There’s a sauna and spa, therapeutic massages and yoga, plus glamping yurts for the cycling and Camino crowd. And the aforementioned chapel? The Alonsos converted the sacred space into The Cottage, a sultry, secret sleeping spot for the ultimate privacy seekers clocking in at a luxurious 860 square feet.
Rooms, which start at approximately $315 per night, are spacious and comfortable, and are furnished with the same eye for global design as the common spaces, draped with Suzani throws, antique furniture and free-standing Antoniolupi bathtubs. There’s Wi-Fi throughout, but you’re just as likely to find no need for Netflix or email in such dazzling surroundings.
As with its two Chicago locations, Beatnik restaurant is dripping with signature Alonso vibes, with piles of pillows, dozens of parti-colored Berber baskets, rows of potted palms, and a Moroccan concrete-tiled patio with a retractable glass roof that allows ever-changing views of Galicia’s ever-changing weather. Raindrops plinking above provide a particularly soothing atmosphere, but mist, rainbows, sunshine and clouds show up interchangeably, as dependable as daily sunsets.
At Beatnik, overseen by Bonhomme Group’s chef Marcos Campos, the flavors of Mexico, Peru and Morocco meet the rich local bounty of ingredients and natural resources. Local ingredients shine through a global lens: ceviche of fresh-caught corvina melds with leche de tigre; cochinita pibil morphs into meatballs; and rich B’stilla pastries are filled with deliciously spiced local poultry.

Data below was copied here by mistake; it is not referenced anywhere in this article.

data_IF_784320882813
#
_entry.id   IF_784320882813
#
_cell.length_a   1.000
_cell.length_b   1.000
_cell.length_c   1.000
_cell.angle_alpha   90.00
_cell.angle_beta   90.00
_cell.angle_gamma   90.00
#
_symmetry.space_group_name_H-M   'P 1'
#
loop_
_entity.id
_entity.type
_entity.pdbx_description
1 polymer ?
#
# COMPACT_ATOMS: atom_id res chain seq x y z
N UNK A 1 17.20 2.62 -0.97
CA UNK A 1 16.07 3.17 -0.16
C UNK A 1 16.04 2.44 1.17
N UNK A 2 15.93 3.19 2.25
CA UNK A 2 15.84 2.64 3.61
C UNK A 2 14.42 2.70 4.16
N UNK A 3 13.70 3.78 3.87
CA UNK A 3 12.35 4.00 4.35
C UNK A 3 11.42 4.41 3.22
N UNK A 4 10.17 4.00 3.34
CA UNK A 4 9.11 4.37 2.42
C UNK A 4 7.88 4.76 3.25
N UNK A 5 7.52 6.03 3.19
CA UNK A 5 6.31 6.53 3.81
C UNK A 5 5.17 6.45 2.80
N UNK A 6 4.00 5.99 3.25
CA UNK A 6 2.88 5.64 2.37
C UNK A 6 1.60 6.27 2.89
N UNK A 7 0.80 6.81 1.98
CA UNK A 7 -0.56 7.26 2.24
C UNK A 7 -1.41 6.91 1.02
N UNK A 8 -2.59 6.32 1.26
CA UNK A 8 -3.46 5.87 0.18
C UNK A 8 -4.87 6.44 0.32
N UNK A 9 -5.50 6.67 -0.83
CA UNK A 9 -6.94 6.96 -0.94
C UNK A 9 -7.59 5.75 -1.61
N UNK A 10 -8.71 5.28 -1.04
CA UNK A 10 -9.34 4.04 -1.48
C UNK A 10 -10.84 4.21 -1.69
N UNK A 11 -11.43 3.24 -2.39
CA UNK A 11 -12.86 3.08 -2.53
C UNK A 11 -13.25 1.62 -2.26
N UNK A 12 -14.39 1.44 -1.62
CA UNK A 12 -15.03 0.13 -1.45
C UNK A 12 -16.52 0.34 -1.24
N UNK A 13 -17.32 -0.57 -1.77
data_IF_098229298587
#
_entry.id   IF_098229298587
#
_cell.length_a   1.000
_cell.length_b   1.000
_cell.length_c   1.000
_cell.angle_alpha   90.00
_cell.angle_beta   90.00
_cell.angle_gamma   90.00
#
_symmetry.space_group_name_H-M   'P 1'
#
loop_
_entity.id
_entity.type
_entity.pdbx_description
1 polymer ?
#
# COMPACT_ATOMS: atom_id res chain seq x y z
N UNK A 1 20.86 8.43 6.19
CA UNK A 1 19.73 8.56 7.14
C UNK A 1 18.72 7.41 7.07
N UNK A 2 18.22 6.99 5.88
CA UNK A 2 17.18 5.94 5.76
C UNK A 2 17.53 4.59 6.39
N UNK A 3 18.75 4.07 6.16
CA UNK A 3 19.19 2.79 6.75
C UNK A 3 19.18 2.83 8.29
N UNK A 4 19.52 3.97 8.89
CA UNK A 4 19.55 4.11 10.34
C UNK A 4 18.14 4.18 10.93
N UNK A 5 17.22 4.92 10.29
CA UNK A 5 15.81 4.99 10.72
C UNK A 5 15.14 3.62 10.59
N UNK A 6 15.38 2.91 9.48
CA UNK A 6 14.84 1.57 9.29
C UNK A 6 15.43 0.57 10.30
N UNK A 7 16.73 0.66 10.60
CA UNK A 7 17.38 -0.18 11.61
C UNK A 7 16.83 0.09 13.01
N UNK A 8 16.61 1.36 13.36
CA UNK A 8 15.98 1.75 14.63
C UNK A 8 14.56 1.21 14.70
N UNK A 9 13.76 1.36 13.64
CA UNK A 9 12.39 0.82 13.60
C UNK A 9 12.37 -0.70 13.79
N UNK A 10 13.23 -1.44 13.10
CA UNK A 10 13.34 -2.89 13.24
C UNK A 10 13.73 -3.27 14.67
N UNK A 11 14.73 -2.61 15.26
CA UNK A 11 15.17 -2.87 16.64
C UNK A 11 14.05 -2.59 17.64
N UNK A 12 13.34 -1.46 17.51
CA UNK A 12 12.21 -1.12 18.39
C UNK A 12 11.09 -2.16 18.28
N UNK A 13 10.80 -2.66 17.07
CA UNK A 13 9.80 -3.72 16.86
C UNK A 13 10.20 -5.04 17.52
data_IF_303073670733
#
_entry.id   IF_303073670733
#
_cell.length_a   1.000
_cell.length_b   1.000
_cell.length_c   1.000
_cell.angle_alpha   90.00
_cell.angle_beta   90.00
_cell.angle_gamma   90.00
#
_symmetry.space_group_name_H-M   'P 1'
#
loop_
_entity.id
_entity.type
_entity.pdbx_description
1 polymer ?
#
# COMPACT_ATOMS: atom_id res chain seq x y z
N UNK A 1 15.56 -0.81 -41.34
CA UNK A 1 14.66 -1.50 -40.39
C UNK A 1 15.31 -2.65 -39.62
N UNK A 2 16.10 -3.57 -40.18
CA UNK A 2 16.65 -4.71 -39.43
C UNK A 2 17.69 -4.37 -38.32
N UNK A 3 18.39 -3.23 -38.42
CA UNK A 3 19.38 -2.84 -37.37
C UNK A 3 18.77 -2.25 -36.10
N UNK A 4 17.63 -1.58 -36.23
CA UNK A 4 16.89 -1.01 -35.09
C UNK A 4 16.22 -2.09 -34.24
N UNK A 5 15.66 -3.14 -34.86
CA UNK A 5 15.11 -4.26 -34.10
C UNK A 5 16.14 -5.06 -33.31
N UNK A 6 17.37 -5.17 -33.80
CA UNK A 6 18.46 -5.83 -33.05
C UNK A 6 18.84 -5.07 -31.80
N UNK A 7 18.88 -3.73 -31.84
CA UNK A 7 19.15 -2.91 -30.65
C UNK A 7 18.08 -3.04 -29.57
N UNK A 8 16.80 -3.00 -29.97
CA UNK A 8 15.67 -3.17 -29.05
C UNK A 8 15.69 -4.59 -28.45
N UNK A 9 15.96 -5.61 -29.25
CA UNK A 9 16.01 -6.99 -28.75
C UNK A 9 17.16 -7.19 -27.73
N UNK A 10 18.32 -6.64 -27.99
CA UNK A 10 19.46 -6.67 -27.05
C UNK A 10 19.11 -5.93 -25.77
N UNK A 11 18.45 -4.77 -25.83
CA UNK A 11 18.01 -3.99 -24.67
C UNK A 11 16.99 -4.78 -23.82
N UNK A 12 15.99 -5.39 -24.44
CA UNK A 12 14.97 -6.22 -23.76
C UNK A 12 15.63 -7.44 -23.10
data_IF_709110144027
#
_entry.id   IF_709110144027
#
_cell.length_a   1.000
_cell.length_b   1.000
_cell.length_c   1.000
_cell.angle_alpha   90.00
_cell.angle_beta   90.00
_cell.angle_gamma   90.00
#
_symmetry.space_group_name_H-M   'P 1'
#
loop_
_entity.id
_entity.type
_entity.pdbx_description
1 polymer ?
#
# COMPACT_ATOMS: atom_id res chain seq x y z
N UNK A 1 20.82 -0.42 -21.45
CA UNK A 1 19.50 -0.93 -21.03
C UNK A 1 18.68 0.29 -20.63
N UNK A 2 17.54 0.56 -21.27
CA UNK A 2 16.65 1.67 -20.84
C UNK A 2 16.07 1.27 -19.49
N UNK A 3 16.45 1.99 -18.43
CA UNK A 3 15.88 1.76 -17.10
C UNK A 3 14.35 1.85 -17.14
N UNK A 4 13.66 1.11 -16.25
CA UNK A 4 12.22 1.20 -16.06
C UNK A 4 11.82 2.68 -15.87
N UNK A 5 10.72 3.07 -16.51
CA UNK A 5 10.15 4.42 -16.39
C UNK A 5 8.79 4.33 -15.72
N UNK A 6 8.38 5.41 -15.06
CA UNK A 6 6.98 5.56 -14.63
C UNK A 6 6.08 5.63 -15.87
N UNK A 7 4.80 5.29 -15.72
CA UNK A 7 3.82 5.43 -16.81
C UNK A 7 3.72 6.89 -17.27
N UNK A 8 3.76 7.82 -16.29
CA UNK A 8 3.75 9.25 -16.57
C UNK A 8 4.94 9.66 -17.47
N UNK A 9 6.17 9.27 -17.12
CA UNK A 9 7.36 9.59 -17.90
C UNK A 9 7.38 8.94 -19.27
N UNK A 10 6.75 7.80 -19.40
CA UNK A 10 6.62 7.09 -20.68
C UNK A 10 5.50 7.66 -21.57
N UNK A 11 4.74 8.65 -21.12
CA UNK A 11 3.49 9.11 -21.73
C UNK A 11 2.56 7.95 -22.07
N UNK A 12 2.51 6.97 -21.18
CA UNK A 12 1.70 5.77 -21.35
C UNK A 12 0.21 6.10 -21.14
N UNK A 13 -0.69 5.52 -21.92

At Tribú, the open-air-but-make-it-insulated fine-dining spot, the team brings tasting menus to the Tiki hut. You’ll eat impossibly tiny vegetables from a nearby farm, seasonal treasures like white asparagus and whole turbot from the wood grill, or crisped sweetbreads with a rich anchovy sauce. Each dish is plated on Galician ceramics and expertly paired with diverse wines from Galicia’s grapes — not just the wondrously aromatic Albariño, but Godello, Mencía, Bastardo, and other varieties that are being vinified in experimental ways to heighten their diverse character. The woven esparto grass textiles that line the space allow for views of the chefs grilling, chopping, and firing up the outdoor wood oven.
Once guests are rested and ready to venture out to explore the region, Alonso and the staff at Casa Beatnik are happy to share advice about their beloved Galicia. “I’ve explored Galicia north, south, east and west, and I think I know what makes her special,” Alonso says. “I can curate, knowing what I think an international traveler and a fellow Chicagoan is looking for, what their top 10 magical experiences could be or should be in Galicia.”
Turn south perhaps, to the verdant hills of Ourense, where Galician cattle graze and Mencía grapes thrive, to hike the Camino and other natural trails, and bathe in thermal hot springs.
Turn north and drive 20 minutes to Santiago de la Compostela, a college town and magnificent historical and religious landmark packed with restaurants, bars, bakeries and a fine public market stacked with an unreal array of sparkling fresh sea creatures, local cheeses and fresh produce. Have lunch on the patio at Abastos 2.0 (abastosdouspuntocero.com), where you can slurp up all the exceptional shellfish you just ogled at the market across the street.
Or keep going north or west to the wild Atlantic coast, through a countryside dotted with farmland, grapevines and pazos, to see the sparkling rías, the typical estuaries of the region, the fishing ports, and to enjoy all sorts of restaurants — from local tabernas, pulperías, and marisquerías to Michelin-starred fine dining, all within a 90-minute drive of the hotel.
If Alonso has his way, visitors will enjoy both getting lost in Casa Beatnik and exploring beyond its walls.
“You get to walk away from Galicia saying, ‘Wow, this is an extraordinary place,’” he says. “It hits on all the senses. It’s a little hidden jewel.”
Lisa Futterman is a freelance writer.